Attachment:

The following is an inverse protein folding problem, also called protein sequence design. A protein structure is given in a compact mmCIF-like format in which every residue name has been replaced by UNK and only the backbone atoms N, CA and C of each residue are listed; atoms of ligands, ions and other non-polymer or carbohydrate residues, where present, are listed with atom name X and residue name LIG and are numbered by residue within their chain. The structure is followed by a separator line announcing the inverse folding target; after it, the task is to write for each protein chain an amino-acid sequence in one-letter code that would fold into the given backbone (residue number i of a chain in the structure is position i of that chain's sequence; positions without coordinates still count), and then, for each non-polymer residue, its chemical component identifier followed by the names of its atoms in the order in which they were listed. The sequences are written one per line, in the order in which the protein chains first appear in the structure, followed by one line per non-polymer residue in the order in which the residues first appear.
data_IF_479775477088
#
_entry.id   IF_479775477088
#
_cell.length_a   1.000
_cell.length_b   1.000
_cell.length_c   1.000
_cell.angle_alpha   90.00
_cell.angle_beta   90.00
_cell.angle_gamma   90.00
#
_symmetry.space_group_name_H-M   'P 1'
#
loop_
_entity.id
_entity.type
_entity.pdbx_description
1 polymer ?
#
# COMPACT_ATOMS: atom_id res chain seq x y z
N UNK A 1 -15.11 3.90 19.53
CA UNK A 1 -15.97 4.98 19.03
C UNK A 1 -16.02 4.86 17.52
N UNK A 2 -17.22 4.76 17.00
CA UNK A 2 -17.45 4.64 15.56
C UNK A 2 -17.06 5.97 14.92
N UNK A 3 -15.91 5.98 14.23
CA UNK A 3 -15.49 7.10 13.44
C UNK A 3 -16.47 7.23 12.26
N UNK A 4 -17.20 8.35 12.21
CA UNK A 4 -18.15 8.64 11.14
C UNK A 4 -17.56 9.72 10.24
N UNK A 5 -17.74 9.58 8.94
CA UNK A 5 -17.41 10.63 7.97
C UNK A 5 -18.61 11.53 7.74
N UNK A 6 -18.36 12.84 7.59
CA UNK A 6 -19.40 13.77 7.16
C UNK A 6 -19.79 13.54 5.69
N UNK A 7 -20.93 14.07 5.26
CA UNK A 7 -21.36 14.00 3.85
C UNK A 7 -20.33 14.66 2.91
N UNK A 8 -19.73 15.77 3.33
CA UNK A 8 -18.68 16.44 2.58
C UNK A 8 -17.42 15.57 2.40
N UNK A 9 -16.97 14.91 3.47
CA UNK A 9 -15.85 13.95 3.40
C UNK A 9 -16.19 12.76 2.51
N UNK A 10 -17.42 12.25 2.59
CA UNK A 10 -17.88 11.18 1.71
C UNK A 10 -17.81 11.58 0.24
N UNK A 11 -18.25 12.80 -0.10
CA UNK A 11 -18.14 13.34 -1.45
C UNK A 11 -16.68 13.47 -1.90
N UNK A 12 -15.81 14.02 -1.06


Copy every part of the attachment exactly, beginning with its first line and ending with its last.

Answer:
The following is an inverse protein folding problem, also called protein sequence design. A protein structure is given in a compact mmCIF-like format in which every residue name has been replaced by UNK and only the backbone atoms N, CA and C of each residue are listed; atoms of ligands, ions and other non-polymer or carbohydrate residues, where present, are listed with atom name X and residue name LIG and are numbered by residue within their chain. The structure is followed by a separator line announcing the inverse folding target; after it, the task is to write for each protein chain an amino-acid sequence in one-letter code that would fold into the given backbone (residue number i of a chain in the structure is position i of that chain's sequence; positions without coordinates still count), and then, for each non-polymer residue, its chemical component identifier followed by the names of its atoms in the order in which they were listed. The sequences are written one per line, in the order in which the protein chains first appear in the structure, followed by one line per non-polymer residue in the order in which the residues first appear.
data_IF_479775477088
#
_entry.id   IF_479775477088
#
_cell.length_a   1.000
_cell.length_b   1.000
_cell.length_c   1.000
_cell.angle_alpha   90.00
_cell.angle_beta   90.00
_cell.angle_gamma   90.00
#
_symmetry.space_group_name_H-M   'P 1'
#
loop_
_entity.id
_entity.type
_entity.pdbx_description
1 polymer ?
#
# COMPACT_ATOMS: atom_id res chain seq x y z
N UNK A 1 -15.11 3.90 19.53
CA UNK A 1 -15.97 4.98 19.03
C UNK A 1 -16.02 4.86 17.52
N UNK A 2 -17.22 4.76 17.00
CA UNK A 2 -17.45 4.64 15.56
C UNK A 2 -17.06 5.97 14.92
N UNK A 3 -15.91 5.98 14.23
CA UNK A 3 -15.49 7.10 13.44
C UNK A 3 -16.47 7.23 12.26
N UNK A 4 -17.20 8.35 12.21
CA UNK A 4 -18.15 8.64 11.14
C UNK A 4 -17.56 9.72 10.24
N UNK A 5 -17.74 9.58 8.94
CA UNK A 5 -17.41 10.63 7.97
C UNK A 5 -18.61 11.53 7.74
N UNK A 6 -18.36 12.84 7.59
CA UNK A 6 -19.40 13.77 7.16
C UNK A 6 -19.79 13.54 5.69
N UNK A 7 -20.93 14.07 5.26
CA UNK A 7 -21.36 14.00 3.85
C UNK A 7 -20.33 14.66 2.91
N UNK A 8 -19.73 15.77 3.33
CA UNK A 8 -18.68 16.44 2.58
C UNK A 8 -17.42 15.57 2.40
N UNK A 9 -16.97 14.91 3.47
CA UNK A 9 -15.85 13.95 3.40
C UNK A 9 -16.19 12.76 2.51
N UNK A 10 -17.42 12.25 2.59
CA UNK A 10 -17.88 11.18 1.71
C UNK A 10 -17.81 11.58 0.24
N UNK A 11 -18.25 12.80 -0.10
CA UNK A 11 -18.14 13.34 -1.45
C UNK A 11 -16.68 13.47 -1.90
N UNK A 12 -15.81 14.02 -1.06